Dr. Greenfield wanted Governments to fund scientists and educators trying to understand the impact of the digital picture-world on how children learn to think – surely a more important area for state-backed research than endless surveys on life style and on obesity.

(Guardian newspapers – The Hindu 26/4/2006)

10) DNA as an information storage device

DNA has been used since life was born over 2 billion years ago, to store and transfer information right through evolution. It is small in size – the entire information content of a human is stored in 3 billion long sequences of A, G, C and T and packed in to the nucleus of a cell, smaller than a micron (thousandth of a millimetre). It is stable and has an admirable shelf-life.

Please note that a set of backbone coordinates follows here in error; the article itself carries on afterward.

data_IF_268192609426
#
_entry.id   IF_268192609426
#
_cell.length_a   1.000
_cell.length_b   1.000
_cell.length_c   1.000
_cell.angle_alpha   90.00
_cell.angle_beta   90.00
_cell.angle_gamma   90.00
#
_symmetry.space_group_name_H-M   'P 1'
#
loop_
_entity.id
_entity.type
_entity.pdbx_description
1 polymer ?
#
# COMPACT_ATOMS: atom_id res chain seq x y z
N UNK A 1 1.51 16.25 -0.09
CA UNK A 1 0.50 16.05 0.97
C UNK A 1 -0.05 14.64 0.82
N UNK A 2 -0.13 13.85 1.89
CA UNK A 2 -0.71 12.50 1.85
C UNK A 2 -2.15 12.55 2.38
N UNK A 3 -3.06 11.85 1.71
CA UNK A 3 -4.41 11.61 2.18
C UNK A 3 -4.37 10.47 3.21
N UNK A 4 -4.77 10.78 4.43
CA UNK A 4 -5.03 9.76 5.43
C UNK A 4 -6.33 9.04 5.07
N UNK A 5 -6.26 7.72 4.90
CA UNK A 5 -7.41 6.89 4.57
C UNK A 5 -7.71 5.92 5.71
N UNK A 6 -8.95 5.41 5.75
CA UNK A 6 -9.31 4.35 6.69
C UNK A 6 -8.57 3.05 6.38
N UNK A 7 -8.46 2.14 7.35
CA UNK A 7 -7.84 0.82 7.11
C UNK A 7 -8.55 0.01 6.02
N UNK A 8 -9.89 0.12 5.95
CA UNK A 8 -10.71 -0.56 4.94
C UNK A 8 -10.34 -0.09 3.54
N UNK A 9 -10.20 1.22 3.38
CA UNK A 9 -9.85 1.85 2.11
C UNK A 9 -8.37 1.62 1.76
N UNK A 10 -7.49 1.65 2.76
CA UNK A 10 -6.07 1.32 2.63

People have isolated DNA from the bones of the dinosaurs dead about 65 million years ago, read the sequence of bases in it and understood much information about the animal. The animal, the host of the DNA is long since dead, but the information lives on.

DNA is thus a long-lived, stable and easily synthesised storage hard drive. The current electronic storage-devices require active and continued maintenance and regular transferring between storage media (punched cards to magnetic tapes to floppy disks to CDs). But DNA based storage needs no active maintenance. Just store in a cool, dark and dry place.

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April 2020